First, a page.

Freddie Bourne - The Troubled Boy at the Bonfire Disco - Stereo Stickman

Freddie Bourne The Troubled Boy at the Bonfire Disco


Uniquely blending softly atmospheric, ambient sound design, with organic acoustic guitar picking, and long-form, RnB-style vocal melodies, Freddie Bourne crafts an alternative pop sound and style all of his own with this new EP.

Offering decidedly emotive, personal and revealing songwriting, the opening song I Hope You Don’t Forgive Me progresses from folk-like acoustic beginnings, to the full-throttle energy and multi-layered weight of experimental EDM, without ever losing sight of its underlying intentions and feelings.

It’s a little like if Damien Rice were to collaborate with Labyrinth, and maybe Coldplay. There’s softness and grit, plenty of creativity, and a fine balance between being unpredictable and satisfying. The title is also intriguing and alternative enough to really back up the artistic freedom, and the soul and regret that’s interwoven in the writing and performance.

Following the sheer energy and rising intensity of the post-four-minute opener, Jeni emerges with a simple Americana sway and a manner of story-telling that’s a little more removed from the self.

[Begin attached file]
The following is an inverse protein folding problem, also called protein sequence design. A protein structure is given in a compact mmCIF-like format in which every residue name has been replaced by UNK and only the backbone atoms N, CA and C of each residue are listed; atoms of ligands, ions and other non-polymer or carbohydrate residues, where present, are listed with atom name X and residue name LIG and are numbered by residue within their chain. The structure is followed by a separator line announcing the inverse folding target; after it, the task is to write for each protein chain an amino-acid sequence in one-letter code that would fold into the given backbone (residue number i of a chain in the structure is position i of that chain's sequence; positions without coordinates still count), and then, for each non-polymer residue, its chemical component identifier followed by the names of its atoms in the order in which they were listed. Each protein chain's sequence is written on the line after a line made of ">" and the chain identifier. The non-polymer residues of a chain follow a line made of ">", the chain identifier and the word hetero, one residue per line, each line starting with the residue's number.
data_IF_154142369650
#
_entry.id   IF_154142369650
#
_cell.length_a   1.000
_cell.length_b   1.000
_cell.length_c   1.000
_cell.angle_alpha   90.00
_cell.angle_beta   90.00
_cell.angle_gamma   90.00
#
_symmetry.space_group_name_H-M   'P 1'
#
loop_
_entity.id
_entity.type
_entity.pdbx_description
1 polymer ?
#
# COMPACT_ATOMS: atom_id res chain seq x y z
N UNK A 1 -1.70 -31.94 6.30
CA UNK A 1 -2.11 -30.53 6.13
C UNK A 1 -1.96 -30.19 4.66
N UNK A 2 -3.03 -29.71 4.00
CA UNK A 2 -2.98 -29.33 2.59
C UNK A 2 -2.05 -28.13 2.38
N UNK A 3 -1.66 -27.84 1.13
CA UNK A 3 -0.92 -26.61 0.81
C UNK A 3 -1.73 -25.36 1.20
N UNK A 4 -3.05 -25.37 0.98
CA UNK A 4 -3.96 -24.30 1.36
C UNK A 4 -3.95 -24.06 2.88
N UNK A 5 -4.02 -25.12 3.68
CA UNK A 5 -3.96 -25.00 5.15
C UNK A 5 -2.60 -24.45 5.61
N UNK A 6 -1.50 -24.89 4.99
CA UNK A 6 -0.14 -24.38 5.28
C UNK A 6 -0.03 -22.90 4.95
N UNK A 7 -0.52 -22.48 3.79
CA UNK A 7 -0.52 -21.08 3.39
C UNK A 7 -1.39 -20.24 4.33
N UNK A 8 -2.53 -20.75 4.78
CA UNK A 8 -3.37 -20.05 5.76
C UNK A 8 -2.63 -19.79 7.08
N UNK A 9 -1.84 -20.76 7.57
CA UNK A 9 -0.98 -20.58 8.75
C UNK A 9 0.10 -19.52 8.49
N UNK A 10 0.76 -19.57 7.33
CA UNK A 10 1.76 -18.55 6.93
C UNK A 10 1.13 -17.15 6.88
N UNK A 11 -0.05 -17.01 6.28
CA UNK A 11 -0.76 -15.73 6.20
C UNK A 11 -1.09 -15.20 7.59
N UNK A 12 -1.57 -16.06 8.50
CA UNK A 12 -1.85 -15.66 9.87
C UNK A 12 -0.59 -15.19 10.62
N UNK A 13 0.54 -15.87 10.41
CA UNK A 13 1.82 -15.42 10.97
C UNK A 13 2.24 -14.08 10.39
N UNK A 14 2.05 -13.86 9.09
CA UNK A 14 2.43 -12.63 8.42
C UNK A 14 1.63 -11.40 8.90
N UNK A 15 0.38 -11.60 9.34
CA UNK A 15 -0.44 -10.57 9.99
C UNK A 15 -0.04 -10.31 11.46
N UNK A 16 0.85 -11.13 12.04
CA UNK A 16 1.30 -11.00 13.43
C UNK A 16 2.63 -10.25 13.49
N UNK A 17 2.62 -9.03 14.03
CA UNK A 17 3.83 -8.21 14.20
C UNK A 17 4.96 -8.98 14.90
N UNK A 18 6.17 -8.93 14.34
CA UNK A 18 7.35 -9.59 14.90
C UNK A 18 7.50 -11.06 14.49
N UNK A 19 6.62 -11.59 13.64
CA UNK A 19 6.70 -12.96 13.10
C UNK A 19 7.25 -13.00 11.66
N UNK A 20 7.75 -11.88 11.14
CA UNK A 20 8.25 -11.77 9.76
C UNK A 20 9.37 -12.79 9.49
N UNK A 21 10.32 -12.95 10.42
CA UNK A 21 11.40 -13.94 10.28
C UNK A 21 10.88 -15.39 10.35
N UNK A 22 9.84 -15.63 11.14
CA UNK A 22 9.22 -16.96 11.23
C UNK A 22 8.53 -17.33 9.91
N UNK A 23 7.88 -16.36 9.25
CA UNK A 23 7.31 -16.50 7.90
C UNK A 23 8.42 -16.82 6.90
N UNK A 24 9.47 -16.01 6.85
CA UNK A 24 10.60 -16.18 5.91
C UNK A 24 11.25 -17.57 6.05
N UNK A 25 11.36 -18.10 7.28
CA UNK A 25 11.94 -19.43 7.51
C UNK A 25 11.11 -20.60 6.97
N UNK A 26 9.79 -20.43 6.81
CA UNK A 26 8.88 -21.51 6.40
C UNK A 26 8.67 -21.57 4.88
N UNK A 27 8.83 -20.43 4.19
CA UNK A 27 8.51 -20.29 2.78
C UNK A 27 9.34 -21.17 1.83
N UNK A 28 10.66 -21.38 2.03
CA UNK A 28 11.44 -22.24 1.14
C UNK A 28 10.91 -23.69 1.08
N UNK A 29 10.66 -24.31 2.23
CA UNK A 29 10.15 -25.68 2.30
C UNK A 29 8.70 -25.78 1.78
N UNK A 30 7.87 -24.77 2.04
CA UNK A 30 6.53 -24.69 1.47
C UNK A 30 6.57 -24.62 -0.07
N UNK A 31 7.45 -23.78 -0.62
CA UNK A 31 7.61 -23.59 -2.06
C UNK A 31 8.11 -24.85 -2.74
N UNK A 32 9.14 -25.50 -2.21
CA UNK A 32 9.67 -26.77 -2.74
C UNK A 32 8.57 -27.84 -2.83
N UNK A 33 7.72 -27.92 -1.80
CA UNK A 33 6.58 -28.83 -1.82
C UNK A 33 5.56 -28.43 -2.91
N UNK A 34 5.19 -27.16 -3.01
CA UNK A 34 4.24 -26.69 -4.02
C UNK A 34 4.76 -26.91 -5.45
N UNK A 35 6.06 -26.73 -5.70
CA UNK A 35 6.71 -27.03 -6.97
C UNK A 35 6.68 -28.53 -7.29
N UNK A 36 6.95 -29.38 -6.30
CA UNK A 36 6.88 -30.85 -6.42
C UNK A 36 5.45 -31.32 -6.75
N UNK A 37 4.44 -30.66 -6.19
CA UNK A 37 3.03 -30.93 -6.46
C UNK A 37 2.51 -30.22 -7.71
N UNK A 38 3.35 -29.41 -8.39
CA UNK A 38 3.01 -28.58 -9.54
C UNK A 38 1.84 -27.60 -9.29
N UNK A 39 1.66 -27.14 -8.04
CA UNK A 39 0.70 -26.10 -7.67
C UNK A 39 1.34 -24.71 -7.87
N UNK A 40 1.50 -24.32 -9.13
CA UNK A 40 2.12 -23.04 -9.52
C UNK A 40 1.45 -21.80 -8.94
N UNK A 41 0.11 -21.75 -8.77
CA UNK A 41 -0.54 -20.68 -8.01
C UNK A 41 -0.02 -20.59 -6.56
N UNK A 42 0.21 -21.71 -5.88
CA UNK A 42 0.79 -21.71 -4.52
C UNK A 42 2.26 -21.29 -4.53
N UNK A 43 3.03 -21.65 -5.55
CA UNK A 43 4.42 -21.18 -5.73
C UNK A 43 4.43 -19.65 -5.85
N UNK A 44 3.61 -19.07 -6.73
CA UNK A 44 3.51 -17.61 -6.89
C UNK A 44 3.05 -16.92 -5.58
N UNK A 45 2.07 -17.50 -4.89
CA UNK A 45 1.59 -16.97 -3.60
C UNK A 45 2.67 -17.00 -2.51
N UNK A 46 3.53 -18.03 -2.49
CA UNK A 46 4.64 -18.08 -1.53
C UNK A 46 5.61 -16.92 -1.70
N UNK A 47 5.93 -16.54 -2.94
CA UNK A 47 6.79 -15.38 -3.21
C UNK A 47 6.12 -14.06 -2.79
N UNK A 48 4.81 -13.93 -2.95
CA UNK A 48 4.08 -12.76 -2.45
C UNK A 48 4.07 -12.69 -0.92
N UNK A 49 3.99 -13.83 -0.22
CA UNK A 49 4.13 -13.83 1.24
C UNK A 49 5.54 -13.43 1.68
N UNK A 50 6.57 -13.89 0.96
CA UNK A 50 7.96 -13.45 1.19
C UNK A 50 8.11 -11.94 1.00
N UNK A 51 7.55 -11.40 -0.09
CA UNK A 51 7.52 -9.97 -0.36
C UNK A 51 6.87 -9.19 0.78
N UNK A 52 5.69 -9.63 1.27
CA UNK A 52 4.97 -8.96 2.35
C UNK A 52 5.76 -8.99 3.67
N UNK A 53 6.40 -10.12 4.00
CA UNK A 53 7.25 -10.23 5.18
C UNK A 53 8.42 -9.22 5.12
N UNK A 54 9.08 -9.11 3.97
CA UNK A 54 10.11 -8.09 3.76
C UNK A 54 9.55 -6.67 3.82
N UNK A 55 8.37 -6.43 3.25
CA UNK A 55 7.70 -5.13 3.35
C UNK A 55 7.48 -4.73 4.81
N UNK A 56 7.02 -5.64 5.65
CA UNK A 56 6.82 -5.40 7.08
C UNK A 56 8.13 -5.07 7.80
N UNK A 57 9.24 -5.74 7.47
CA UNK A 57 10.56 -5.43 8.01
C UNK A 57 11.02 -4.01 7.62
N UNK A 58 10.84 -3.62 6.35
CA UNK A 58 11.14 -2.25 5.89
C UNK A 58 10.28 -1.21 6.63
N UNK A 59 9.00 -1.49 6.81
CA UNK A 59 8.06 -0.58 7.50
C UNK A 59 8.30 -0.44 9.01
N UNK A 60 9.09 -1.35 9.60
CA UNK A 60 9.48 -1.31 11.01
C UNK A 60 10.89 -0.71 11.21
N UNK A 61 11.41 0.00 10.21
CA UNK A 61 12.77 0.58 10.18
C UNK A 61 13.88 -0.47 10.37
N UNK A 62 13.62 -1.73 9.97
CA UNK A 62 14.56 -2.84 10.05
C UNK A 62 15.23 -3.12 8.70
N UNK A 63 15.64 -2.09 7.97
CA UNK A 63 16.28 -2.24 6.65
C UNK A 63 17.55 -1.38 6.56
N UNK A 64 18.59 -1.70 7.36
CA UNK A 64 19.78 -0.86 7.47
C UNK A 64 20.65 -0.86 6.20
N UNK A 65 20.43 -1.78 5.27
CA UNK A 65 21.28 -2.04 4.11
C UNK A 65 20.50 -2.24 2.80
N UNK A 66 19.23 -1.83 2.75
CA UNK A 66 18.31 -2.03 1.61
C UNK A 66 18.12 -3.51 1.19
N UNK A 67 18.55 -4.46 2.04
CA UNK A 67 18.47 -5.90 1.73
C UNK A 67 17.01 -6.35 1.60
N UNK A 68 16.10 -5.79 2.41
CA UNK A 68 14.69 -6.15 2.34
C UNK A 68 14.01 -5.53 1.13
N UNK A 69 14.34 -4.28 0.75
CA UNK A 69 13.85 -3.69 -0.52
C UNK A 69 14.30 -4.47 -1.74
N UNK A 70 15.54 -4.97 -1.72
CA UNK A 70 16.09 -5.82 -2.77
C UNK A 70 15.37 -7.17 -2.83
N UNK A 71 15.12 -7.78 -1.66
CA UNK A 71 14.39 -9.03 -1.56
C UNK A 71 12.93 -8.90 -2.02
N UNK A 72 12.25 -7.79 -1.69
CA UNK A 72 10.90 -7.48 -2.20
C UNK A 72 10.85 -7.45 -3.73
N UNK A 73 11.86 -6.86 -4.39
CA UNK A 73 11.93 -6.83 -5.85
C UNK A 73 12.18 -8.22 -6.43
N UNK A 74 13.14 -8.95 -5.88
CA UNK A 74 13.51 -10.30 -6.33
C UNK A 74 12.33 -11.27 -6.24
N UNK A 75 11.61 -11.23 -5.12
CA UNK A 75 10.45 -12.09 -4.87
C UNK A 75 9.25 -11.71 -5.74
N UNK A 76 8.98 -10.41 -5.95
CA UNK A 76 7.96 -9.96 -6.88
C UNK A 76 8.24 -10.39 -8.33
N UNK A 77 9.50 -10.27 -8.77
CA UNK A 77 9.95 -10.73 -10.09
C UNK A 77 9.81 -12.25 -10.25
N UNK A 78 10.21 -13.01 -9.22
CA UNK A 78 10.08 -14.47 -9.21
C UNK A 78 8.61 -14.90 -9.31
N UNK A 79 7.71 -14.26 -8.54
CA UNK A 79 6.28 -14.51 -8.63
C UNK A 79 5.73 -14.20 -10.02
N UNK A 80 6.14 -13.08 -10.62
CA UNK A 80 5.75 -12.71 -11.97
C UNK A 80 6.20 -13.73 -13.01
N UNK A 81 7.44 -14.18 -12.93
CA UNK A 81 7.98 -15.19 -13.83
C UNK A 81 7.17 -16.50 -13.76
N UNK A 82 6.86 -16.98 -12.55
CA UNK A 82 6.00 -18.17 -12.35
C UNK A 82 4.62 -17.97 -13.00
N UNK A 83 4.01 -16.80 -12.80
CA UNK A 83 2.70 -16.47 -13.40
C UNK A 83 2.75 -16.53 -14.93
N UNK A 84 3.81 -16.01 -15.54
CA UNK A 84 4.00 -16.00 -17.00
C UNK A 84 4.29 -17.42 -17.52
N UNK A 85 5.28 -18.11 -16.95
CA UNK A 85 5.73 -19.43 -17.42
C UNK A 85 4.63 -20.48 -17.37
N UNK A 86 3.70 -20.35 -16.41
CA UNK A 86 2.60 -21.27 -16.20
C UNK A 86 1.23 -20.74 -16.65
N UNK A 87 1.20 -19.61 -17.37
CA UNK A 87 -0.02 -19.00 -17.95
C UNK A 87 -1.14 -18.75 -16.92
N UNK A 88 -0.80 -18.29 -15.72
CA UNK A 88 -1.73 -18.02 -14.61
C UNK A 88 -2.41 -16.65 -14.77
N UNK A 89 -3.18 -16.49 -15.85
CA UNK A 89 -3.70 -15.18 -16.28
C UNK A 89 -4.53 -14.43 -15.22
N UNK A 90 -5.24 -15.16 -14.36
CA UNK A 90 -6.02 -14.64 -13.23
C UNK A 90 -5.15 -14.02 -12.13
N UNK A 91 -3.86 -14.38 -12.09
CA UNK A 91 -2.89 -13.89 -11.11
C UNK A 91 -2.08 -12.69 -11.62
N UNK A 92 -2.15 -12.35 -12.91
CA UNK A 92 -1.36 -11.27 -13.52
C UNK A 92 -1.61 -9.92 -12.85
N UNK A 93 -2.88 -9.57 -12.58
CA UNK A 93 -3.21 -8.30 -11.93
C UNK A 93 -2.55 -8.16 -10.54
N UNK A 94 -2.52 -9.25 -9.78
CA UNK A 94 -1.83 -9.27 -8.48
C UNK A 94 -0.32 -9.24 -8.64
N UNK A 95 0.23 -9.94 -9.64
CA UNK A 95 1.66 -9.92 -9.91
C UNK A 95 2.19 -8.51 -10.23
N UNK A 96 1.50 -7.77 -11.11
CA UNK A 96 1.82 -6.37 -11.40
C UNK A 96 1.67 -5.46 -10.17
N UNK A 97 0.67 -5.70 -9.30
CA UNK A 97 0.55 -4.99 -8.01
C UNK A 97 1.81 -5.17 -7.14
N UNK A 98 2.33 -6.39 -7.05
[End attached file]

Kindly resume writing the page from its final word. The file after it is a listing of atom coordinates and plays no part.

A touch of Foster the People hits for the verses – the descriptive, scene-setting lyrics. Then things brighten and evolve, and this soon becomes a stunning piece of music and performance – a defiant highlight that feels like a timeless classic. That experimental aura returns during the latter half, as synths and solos intertwine to fill a voiceless moment with colour.

Pale Blue Sky then smashes into the room with more of that heavy production and attention-grabbing sound-play. Contrast is utilised brilliantly once again, as vocal delicacy drastically juxtaposes the instrumental boldness and power that precedes and follows it.

This is something of a grower, but a superb song once you’ve found yourself within it. Great melodies, a powerful soundscape, and refreshing, deeply human lyrics.

Bringing things to a thoughtful, quiet finish, Spacedust tips its hat to classically ambient trip-hop. A likable groove, questioning lyrics, a whispered, tired vocal-line. Then we get these rightfully space-like synths up front and centre, adding melody and colour – a certain clarity and warmth. The riff is simple, recognisable, effective.

Evolution continues throughout, making the most of those Freddie Bourne creative layers and that freedom of set-up that seems so true to his approach.

As things come to an end, we’re prompted to consider the EP title, this troubled boy, the bonfire disco, and the potential conceptual threads between all of these songs. At which point it’s fairly essential to listen over once more. Beautifully done.

Find & follow Freddie Bourne on Facebook, Twitter & Instagram or visit his Website.

Rebecca Cullen

Founder & Editor

Founder, Editor, Musician & MA Songwriter

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